AG 9 Headset Review
We are back with yet another PDP gaming headset review. Why wouldn’t we be? Overall, every headset from PDP has received a passing grade from us here at Games Reviews, and many of you have hit us up on social media to let us know which headset you bought and why. What Performance Design Products has going for is not necessarily having the best headset available, but for providing a better than average headset for the MSRP. The AG 9 is no exception. For a mere 99.99, gamers can grab one of the few true wireless headsets on Xbox One – the other being the AG 7 from PDP – that will out perform many headsets in the same price range from other companies.
This is review of the Xbox One version. While many of the features are similar to that of the PS4, feel free to watch the video at the bottom of this review from reviewer Jezy (@OMGitsJezy)!
A few people have direct messaged me on twitter after I post headset reviews telling me “that headset is crap.” This applies to every review I do of a sub 100.00 product, PDP or otherwise. After a bit of communication back and forth, I realize they are trying to compare a 100.00 headset to a 300.00+ headset. Be fair warned. This is not a surround sound headset. You will not be getting 300.00 quality for 100.00. What you will get, however, is an excellent gaming accessories that eliminates one of the biggest problems I have with the Xbox One: Wired headsets. That alone makes the PDP AG 9 True Wireless headset one of the best sets available on the market, regardless of price.
For us at Games Reviews, this is not our first PDP headset rodeo. We have reviewed the Nur, Karga, AG7, and Prismatic headsets in the past. The design and look of all PDP headsets is relatively the same. Lately, I’ve been describing them this way to people, “You know Halo? Well, the PDP headset looks like something out of Halo.” It’s true, and I made it a reality using this headset to work on the multiplayer portion of our Halo 5: Guardians review. PDP has comfortable headsets, better than any at this price, but not better than headsets which will cost you 50.00 more. The big ear cups fit nicely around the ears, and include sufficient padding that makes wearing the headset even during long gaming sessions tolerable. From some of the early headsets, PDP has continued to increase the comfort level around the top of players heads. Perhaps it is just my mind playing tricks, but I feel that the AG 9 is even a slight comfort improvement over the AG 7 that is essentially is replacing.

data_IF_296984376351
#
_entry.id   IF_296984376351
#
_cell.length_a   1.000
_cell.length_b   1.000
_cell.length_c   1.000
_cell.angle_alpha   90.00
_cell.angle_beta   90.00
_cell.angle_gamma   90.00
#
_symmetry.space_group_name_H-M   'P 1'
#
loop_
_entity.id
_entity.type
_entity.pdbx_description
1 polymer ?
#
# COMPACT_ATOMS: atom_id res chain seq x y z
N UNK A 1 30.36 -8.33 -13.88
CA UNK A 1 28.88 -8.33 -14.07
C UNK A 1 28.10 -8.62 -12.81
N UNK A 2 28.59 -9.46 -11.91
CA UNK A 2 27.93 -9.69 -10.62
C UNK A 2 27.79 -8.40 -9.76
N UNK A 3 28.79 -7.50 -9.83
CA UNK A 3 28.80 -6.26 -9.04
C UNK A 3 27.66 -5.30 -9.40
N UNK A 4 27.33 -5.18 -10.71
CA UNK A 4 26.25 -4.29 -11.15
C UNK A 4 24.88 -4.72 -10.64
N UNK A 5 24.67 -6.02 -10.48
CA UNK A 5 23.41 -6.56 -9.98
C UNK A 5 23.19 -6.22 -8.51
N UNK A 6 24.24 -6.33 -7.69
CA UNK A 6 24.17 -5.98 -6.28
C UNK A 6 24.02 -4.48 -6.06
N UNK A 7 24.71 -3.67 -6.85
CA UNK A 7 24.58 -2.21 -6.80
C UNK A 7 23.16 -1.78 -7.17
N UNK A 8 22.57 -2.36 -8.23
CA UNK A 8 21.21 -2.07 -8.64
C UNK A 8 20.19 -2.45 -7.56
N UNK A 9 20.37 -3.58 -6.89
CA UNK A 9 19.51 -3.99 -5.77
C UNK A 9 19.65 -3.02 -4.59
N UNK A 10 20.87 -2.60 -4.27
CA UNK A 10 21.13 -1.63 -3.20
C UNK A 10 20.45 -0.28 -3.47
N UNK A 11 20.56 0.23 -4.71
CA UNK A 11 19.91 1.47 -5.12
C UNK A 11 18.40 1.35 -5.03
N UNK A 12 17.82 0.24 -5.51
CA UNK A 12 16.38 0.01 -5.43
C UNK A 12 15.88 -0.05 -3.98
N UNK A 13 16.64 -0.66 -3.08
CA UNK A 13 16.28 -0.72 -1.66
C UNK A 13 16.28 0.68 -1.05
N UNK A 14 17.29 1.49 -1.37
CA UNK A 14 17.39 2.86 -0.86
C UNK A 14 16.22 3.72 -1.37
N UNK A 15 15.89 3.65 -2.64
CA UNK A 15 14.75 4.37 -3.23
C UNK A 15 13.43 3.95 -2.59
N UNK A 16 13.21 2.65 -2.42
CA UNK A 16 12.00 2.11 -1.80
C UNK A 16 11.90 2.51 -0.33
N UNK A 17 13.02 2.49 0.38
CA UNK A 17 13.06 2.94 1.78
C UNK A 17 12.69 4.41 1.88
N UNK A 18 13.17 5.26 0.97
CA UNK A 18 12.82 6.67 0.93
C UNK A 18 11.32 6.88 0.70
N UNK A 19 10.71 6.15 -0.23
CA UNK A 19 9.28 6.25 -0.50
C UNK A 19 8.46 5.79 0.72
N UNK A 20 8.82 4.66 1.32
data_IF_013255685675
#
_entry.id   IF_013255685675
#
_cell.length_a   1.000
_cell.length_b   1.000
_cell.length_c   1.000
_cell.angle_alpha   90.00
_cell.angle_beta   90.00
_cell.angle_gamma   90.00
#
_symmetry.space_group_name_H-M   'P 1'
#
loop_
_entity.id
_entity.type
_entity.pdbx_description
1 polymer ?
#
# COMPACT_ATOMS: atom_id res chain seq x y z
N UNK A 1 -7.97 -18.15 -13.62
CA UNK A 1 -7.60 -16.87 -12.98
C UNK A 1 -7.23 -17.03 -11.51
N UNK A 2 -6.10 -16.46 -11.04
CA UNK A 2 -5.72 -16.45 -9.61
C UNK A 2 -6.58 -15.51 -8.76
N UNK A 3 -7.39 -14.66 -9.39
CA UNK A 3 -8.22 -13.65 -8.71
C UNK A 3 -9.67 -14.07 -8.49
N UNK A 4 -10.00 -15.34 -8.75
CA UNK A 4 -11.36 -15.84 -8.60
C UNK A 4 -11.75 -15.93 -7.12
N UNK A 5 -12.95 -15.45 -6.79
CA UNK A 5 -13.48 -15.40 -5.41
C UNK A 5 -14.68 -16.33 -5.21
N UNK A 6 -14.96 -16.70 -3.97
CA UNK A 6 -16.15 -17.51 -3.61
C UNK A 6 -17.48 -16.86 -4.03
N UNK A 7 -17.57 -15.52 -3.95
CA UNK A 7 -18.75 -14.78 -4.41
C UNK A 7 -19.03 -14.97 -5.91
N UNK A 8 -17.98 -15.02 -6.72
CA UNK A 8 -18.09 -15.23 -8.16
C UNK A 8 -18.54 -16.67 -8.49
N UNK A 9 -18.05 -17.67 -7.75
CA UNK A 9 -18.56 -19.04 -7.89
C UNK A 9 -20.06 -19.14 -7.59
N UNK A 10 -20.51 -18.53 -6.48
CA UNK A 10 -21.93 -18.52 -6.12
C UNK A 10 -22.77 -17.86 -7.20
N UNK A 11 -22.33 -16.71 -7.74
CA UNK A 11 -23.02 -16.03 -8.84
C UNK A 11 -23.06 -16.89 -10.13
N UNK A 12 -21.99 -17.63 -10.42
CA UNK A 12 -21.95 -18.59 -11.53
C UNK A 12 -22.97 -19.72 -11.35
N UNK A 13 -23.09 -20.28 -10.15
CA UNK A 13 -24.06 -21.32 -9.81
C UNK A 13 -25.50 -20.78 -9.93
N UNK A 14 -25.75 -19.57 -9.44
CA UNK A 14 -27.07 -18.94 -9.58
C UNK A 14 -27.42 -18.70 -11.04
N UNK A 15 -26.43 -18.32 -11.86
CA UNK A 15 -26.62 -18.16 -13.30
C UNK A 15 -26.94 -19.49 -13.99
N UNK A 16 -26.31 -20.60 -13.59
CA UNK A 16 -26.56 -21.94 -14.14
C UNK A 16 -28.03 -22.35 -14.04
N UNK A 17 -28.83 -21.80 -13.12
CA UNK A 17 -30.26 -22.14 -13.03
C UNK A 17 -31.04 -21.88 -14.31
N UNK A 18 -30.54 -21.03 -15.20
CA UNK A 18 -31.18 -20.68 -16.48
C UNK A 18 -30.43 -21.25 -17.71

Again, since the headset is wireless PDP has provided all the tools you need to change volume, mute the microphone, and change the balance between chat audio and game audio on the headset itself. For the first little while this may become an annoyance for some people as they fumble around for the correct buttons mid game, but within a few hours, it will all come naturally.
Here are three areas PDP has highlighted that make the AG 9 Headset stand out from the competition.
Two Impressive Audio Modes: The AG 9 offers an outstanding acoustic design, including two distinct audio modes: Pure Audio and Bass Boost. While I can appreciate PDP giving players options, in most of the games I played I never noticed a huge difference between the two. Slight yes, but huge? No. I spent most of time using the Pure Audio mode, and I felt things sounded fantastic; those who want the bass to pop just a bit will probably use Bass Boost exclusively. Regardless of which mode you use, there shouldn’t be an reason for complaint. Again, we aren’t talking surround sound, but we also aren’t talking about a cheap 10.00$ pair of ear buds. The sound is crisp and clear, and does an excellent job balancing highs and lows across video games, movies, and music.